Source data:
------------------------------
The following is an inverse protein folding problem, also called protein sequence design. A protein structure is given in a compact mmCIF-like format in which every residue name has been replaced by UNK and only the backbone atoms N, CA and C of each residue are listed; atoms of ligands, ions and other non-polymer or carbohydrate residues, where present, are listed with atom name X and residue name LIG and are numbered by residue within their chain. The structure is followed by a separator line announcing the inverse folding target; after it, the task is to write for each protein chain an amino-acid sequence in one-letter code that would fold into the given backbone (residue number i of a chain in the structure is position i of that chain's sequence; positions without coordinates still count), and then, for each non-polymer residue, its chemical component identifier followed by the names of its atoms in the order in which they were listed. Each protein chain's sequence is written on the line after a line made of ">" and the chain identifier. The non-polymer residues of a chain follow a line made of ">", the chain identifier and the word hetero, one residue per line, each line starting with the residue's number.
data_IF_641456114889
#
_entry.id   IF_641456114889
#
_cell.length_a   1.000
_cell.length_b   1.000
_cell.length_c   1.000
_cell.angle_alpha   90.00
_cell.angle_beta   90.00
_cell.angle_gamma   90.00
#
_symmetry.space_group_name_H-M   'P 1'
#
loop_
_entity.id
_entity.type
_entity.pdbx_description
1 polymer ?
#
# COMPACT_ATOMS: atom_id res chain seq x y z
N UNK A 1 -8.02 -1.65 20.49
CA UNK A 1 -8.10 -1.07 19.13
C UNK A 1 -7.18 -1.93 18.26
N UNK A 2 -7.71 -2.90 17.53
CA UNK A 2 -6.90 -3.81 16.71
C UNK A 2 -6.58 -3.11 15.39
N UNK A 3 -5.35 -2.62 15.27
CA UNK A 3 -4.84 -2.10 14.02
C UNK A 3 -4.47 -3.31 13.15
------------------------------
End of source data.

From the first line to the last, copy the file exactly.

The following is an inverse protein folding problem, also called protein sequence design. A protein structure is given in a compact mmCIF-like format in which every residue name has been replaced by UNK and only the backbone atoms N, CA and C of each residue are listed; atoms of ligands, ions and other non-polymer or carbohydrate residues, where present, are listed with atom name X and residue name LIG and are numbered by residue within their chain. The structure is followed by a separator line announcing the inverse folding target; after it, the task is to write for each protein chain an amino-acid sequence in one-letter code that would fold into the given backbone (residue number i of a chain in the structure is position i of that chain's sequence; positions without coordinates still count), and then, for each non-polymer residue, its chemical component identifier followed by the names of its atoms in the order in which they were listed. Each protein chain's sequence is written on the line after a line made of ">" and the chain identifier. The non-polymer residues of a chain follow a line made of ">", the chain identifier and the word hetero, one residue per line, each line starting with the residue's number.
data_IF_641456114889
#
_entry.id   IF_641456114889
#
_cell.length_a   1.000
_cell.length_b   1.000
_cell.length_c   1.000
_cell.angle_alpha   90.00
_cell.angle_beta   90.00
_cell.angle_gamma   90.00
#
_symmetry.space_group_name_H-M   'P 1'
#
loop_
_entity.id
_entity.type
_entity.pdbx_description
1 polymer ?
#
# COMPACT_ATOMS: atom_id res chain seq x y z
N UNK A 1 -8.02 -1.65 20.49
CA UNK A 1 -8.10 -1.07 19.13
C UNK A 1 -7.18 -1.93 18.26
N UNK A 2 -7.71 -2.90 17.53
CA UNK A 2 -6.90 -3.81 16.71
C UNK A 2 -6.58 -3.11 15.39
N UNK A 3 -5.35 -2.62 15.27
CA UNK A 3 -4.84 -2.10 14.02
C UNK A 3 -4.47 -3.31 13.15